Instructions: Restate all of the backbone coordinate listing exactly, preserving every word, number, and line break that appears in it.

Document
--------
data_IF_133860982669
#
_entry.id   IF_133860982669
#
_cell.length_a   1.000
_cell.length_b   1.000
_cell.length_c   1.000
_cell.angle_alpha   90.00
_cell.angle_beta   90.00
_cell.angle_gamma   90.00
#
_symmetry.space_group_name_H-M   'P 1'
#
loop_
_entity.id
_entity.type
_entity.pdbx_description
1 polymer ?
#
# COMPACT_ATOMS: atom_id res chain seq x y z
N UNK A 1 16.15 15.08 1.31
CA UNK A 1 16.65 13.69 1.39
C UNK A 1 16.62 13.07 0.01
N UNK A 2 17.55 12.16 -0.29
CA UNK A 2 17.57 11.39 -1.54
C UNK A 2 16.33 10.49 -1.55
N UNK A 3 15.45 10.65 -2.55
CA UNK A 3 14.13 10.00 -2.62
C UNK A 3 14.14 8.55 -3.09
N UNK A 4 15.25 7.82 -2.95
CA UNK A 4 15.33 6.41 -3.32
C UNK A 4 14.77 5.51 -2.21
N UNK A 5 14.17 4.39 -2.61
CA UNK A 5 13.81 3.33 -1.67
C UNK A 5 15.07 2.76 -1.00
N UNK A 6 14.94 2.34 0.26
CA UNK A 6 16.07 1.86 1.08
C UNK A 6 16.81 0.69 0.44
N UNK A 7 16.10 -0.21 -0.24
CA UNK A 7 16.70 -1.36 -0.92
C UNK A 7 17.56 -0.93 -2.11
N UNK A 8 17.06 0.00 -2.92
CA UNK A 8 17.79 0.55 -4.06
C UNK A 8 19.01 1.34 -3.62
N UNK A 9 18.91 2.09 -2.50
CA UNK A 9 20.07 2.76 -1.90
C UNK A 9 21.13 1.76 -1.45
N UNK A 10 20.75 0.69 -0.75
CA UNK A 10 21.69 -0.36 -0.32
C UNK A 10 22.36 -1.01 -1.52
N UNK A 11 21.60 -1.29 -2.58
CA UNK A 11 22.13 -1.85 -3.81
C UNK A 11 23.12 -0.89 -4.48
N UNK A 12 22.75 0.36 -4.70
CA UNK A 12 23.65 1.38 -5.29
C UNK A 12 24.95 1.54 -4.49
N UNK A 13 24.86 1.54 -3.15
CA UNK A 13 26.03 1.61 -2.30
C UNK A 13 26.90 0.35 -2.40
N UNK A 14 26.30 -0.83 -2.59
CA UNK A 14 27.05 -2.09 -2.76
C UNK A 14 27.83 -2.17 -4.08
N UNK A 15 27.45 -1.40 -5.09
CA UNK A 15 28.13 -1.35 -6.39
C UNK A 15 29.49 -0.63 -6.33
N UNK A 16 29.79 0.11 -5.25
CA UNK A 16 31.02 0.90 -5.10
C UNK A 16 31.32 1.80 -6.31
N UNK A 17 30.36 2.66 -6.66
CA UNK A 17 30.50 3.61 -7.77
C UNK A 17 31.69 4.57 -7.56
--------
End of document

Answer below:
data_IF_133860982669
#
_entry.id   IF_133860982669
#
_cell.length_a   1.000
_cell.length_b   1.000
_cell.length_c   1.000
_cell.angle_alpha   90.00
_cell.angle_beta   90.00
_cell.angle_gamma   90.00
#
_symmetry.space_group_name_H-M   'P 1'
#
loop_
_entity.id
_entity.type
_entity.pdbx_description
1 polymer ?
#
# COMPACT_ATOMS: atom_id res chain seq x y z
N UNK A 1 16.15 15.08 1.31
CA UNK A 1 16.65 13.69 1.39
C UNK A 1 16.62 13.07 0.01
N UNK A 2 17.55 12.16 -0.29
CA UNK A 2 17.57 11.39 -1.54
C UNK A 2 16.33 10.49 -1.55
N UNK A 3 15.45 10.65 -2.55
CA UNK A 3 14.13 10.00 -2.62
C UNK A 3 14.14 8.55 -3.09
N UNK A 4 15.25 7.82 -2.95
CA UNK A 4 15.33 6.41 -3.32
C UNK A 4 14.77 5.51 -2.21
N UNK A 5 14.17 4.39 -2.61
CA UNK A 5 13.81 3.33 -1.67
C UNK A 5 15.07 2.76 -1.00
N UNK A 6 14.94 2.34 0.26
CA UNK A 6 16.07 1.86 1.08
C UNK A 6 16.81 0.69 0.44
N UNK A 7 16.10 -0.21 -0.24
CA UNK A 7 16.70 -1.36 -0.92
C UNK A 7 17.56 -0.93 -2.11
N UNK A 8 17.06 0.00 -2.92
CA UNK A 8 17.79 0.55 -4.06
C UNK A 8 19.01 1.34 -3.62
N UNK A 9 18.91 2.09 -2.50
CA UNK A 9 20.07 2.76 -1.90
C UNK A 9 21.13 1.76 -1.45
N UNK A 10 20.75 0.69 -0.75
CA UNK A 10 21.69 -0.36 -0.32
C UNK A 10 22.36 -1.01 -1.52
N UNK A 11 21.60 -1.29 -2.58
CA UNK A 11 22.13 -1.85 -3.81
C UNK A 11 23.12 -0.89 -4.48
N UNK A 12 22.75 0.36 -4.70
CA UNK A 12 23.65 1.38 -5.29
C UNK A 12 24.95 1.54 -4.49
N UNK A 13 24.86 1.54 -3.15
CA UNK A 13 26.03 1.61 -2.30
C UNK A 13 26.90 0.35 -2.40
N UNK A 14 26.30 -0.83 -2.59
CA UNK A 14 27.05 -2.09 -2.76
C UNK A 14 27.83 -2.17 -4.08
N UNK A 15 27.45 -1.40 -5.09
CA UNK A 15 28.13 -1.35 -6.39
C UNK A 15 29.49 -0.63 -6.33
N UNK A 16 29.79 0.11 -5.25
CA UNK A 16 31.02 0.90 -5.10
C UNK A 16 31.32 1.80 -6.31
N UNK A 17 30.36 2.66 -6.66
CA UNK A 17 30.50 3.61 -7.77
C UNK A 17 31.69 4.57 -7.56